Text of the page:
Small Mountain Town Births Big Dreams
My mystery book, The song of Jackass Creek, is set in a small town in the Sierra, not far from beautiful Yosemite. I lived there for about five years and published a popular local newspaper called the Timberline Times. And, in all my travels since then, I never forgot the rich and timeless culture of the town I call Redbud in the mystery.
Not a day went by when there wasn’t something to be grateful for because we lived in the midst of tall pines, bright blue skies untainted by city smog, quiet lakes and mountain trails to share with the wild animals of the Sierra. But fundamental to my fondness for the town was the people, an eclectic collection of misfits and mainstream Californians who chose to be away from the crowds and cacophony of city life.
This meant that Republicans and Democrats, Libertarians and those who favored secession from the State of California still shared a table at the one local café and enjoyed their coffee amicably. It meant that a guy could harbor some pretty-bigoted opinions but still embrace the minority he, in general, disliked, so long as that minority was a resident of Redbud. It was a place that fundamental Christians and hippie humanists accepted each other and nobody, but nobody was left broken down alongside the road.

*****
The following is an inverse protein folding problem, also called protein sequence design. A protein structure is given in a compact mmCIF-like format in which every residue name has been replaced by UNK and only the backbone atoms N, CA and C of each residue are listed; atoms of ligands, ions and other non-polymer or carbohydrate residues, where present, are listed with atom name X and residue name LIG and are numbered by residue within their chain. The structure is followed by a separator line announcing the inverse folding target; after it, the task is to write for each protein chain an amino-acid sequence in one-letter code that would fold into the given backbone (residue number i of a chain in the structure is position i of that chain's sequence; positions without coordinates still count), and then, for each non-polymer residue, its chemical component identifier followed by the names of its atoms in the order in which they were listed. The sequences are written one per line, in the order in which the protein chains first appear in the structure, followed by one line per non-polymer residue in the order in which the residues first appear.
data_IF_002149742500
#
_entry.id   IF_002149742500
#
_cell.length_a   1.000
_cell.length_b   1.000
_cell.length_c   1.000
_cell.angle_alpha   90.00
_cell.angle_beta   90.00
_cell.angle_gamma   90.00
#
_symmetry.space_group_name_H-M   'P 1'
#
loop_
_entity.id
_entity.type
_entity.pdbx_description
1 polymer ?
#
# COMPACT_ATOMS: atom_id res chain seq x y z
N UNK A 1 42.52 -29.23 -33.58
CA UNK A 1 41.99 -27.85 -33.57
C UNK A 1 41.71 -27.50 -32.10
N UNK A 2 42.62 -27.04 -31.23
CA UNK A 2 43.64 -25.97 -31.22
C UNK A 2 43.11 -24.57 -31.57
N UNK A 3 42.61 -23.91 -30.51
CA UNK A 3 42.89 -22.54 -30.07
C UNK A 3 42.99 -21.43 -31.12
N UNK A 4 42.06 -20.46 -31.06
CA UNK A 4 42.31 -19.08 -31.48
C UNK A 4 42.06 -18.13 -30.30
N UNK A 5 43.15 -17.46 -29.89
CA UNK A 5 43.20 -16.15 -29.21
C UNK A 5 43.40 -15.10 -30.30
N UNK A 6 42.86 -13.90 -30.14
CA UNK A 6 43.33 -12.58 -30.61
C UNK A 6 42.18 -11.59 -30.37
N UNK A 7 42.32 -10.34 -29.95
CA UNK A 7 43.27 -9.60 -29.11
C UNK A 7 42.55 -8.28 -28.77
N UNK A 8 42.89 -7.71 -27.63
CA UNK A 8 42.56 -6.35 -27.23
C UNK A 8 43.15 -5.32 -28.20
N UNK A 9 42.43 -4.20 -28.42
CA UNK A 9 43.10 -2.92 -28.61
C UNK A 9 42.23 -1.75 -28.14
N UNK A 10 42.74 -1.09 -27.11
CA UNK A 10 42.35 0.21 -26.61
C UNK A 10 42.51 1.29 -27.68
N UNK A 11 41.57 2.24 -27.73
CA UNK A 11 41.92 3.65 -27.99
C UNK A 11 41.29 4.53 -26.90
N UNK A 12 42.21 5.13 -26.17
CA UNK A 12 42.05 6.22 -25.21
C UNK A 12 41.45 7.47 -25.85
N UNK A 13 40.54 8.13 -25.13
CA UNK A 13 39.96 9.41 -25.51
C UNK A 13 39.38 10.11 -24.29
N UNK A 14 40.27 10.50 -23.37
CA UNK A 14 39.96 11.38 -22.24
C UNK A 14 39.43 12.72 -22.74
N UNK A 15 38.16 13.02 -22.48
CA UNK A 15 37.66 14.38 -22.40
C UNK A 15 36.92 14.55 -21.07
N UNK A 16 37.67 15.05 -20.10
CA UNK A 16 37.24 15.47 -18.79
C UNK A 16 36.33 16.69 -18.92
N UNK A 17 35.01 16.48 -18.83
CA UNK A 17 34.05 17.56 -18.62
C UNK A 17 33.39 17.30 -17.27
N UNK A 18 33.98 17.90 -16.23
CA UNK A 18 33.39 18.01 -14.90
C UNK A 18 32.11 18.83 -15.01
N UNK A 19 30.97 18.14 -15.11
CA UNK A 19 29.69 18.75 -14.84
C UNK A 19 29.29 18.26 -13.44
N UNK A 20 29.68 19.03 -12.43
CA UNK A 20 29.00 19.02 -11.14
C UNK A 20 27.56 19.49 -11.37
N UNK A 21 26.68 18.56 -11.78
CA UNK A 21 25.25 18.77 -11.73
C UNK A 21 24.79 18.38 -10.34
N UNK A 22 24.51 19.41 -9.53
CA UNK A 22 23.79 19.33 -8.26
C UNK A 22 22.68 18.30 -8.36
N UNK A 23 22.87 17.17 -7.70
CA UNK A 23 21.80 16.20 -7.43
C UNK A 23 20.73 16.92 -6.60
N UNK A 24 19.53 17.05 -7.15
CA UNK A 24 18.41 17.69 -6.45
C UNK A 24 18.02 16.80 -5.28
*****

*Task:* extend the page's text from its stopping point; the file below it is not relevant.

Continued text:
There was, of course, a darker underbelly of this sanctuary in the Sierra and, as a publisher and writer in the region, I got a glance at that as well. My mystery novel touches on that dimension, usually having something to do with drugs and bar fights in the town’s only saloon that boasted it had the world’s largest urinal. And, as I imagine in my mystery book, an occasional murder.
My newspaper was focused on the beatitudes of our niche of the Sierra. I wrote about the loggers, the ranchers, the Native Americans and the old-time families whose ancestors had settled the mountain region. It was a forum for me to report the good news our specie is capable of producing. I figure we get a big dose of the bad news every day, whether we want it or not.
My career as journalist took me to some interesting adventures and I’ll be sharing those as well (hot air balloon racing, hunting for a lost plane in a deep mountain lake, dropping miles down in a tungsten mine, getting caught in the middle of a raging forest fire, and dining with a rattle snake hunter among them). The photo above is a billboard announcing the second paper I published - Just like the Timberline Times, but with a broad reach, throughout the Central Valley. And yes, I focused on the "Happy Ending." Don't we all need that now? More than ever?
Next blog I'll write about how foolish and risky a reporter can be - It was the hot air balloon race we clearly lost!
From under the cedars, watching for bears, breathing mountain air and being grateful for landing in the Sierra, till next thought hits me like a pine cone thrown by a giant squirrel, be safe, be smart and stick with me!
Thanks for your visit,